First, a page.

As a part of an ongoing White House initiative to make software more secure, the Defense Advanced Research Projects Agency (DARPA) plans to launch a two-year contest, the AI Cyber Challenge, that’ll task competitors with identifying and fixing software vulnerabilities using AI.
In collaboration with AI startups Anthropic and OpenAI, as well as Microsoft and Google, the AI Cyber Challenge will have U.S.-based teams compete to best secure “vital software” — specifically critical infrastructure code — using AI. With the Linux Foundation’s Open Source Security Foundation (OSC) serving as a challenge advisor, $18.5 million in prizes will be awarded to the top contestants.
DARPA says that it’ll also make available $1 million each to up to seven small businesses who wish to participate.
“We want to create systems that can automatically defend any kind of software from attack,” DARPA program manager Perry Adams, who conceived of the AI Cyber Challenge, told reporters in a press briefing yesterday. “The recent gains in AI, when used responsibly, have remarkable potential for securing our code, I think.”
Adams noted that open source code is increasingly being used in critical software. A recent GitHub survey shows that a whopping 97% of apps leverage open source code, and that 90% of companies are applying or using open source code in some way.
The proliferation of open source has led to an explosion of innovation. But it’s also opened the door to damaging new vulnerabilities and exploits. A 2023 analysis from Synopsys found that 84% of codebases contained at least one known open source vulnerability, and that 91% had outdated versions of open source components.
In 2022, the number of supply chain attacks — attacks on third-party, typically open source components of a larger codebase — increased 633% year-over-year, a Sonatype study found.
In the wake of high-profile incidents like the Colonial Pipeline ransomware attack that shut down gas and oil deliveries throughout the Southeastern United States and the SolarWinds supply chain attack, last year, the Biden-Harris Administration issued an executive order to improve software supply chain security, creating a cybersecurity safety review board to analyze cyberattacks and make recommendations for future protections. And in May 2022, the White House joined The Open Source Security Foundation and Linux Foundation in calling for $150 million in funding over two years to fix outstanding open source security problems.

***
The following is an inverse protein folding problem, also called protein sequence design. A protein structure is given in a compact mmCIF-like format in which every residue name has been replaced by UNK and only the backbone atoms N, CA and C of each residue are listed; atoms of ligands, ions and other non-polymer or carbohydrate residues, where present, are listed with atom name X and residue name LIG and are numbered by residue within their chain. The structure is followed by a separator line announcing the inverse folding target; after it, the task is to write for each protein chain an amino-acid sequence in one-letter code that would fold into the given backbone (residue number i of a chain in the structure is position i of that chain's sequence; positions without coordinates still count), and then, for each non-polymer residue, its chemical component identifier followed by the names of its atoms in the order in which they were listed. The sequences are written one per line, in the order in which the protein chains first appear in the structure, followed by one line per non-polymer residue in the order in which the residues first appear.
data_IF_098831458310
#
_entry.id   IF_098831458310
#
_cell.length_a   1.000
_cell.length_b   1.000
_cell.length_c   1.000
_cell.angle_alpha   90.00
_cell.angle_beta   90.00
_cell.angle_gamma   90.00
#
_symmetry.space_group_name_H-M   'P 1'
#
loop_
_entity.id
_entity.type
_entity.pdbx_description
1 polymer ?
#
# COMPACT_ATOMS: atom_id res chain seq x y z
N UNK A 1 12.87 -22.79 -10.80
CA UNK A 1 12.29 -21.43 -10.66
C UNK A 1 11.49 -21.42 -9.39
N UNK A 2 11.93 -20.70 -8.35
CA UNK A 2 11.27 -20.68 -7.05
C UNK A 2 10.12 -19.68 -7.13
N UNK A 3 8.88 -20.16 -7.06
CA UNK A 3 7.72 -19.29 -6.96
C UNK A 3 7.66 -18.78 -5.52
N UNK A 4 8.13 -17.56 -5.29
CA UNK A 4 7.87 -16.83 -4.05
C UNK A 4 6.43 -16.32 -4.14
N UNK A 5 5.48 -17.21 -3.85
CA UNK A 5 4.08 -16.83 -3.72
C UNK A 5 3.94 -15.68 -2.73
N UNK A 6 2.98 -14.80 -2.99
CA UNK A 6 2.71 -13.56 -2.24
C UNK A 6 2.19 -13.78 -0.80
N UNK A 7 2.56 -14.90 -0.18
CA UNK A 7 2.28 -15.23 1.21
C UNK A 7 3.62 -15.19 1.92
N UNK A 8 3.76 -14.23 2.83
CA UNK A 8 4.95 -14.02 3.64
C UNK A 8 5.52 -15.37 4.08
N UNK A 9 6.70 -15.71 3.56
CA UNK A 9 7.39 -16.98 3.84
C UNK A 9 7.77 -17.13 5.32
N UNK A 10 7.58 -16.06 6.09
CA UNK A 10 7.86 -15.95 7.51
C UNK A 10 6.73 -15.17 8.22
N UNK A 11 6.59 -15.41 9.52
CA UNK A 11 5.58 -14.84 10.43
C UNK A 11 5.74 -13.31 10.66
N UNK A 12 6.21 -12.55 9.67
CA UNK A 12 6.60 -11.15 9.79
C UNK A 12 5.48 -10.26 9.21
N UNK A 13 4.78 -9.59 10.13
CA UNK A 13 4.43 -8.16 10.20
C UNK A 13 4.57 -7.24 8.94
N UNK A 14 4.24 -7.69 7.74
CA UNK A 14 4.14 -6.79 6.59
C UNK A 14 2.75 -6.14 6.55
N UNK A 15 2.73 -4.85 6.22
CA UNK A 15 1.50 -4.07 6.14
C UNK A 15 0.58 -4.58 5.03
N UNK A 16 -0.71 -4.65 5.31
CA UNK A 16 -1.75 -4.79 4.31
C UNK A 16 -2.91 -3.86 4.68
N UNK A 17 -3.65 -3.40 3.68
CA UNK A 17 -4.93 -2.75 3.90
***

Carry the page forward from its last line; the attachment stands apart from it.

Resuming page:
But with the launch of the AI Cyber Challenge, the Biden Administration evidently believes that AI has a larger role to play in cyberdefense.
“The AI Cyber Challenge is a chance to explore what’s possible when experts in cybersecurity and AI have access to a suite of cross-company resources of combined, unprecedented caliber,” Adams said. “If we’re successful, I hope to see the AI Cyber Challenge not only produce the next generation of cybersecurity tools in this space, but show how AI can be used to better society by here defending its critical underpinnings.”
While much has been written about AI’s potential to aid in cyberattacks — by generating malicious code, for example — some experts believe that AI advances could help to strengthen organizations’ cyber defenses by enabling security professionals to perform security tasks more efficiently. According to a Kroll poll of global business leaders, over half say that they’re now using AI in their latest cybersecurity efforts.
Teams in the AI Cyber Challenge will participate in a qualifying event in Spring 2024, and the top scorers — up to 20 — will be invited to a semifinal competition at the annual DEF CON conference in 2024. Up to five teams will receive $2 million prizes and continue to the final phase of the competition, to be held at DEF CON 2025. And the top three in the last round will receive additional prizes, with the first-place winner receiving $4 million.
All of the winners be asked — but not required — to open source their AI systems.
The AI Cyber Challenge builds on the White House’s previously announced model assessment at this year’s EF CON, which aims to identify the ways in which large language models along the lines of OpenAI’s ChatGPT can be exploited for malicious intent — and, with any luck, arrive at fixes for those exploits. The assessment will measure, in addition, how the models align with the principles and practices recently outlined in the Biden-Harris administration’s blueprint for an “AI bill of rights” and the National Institute of Standards and Technology’s AI risk management framework.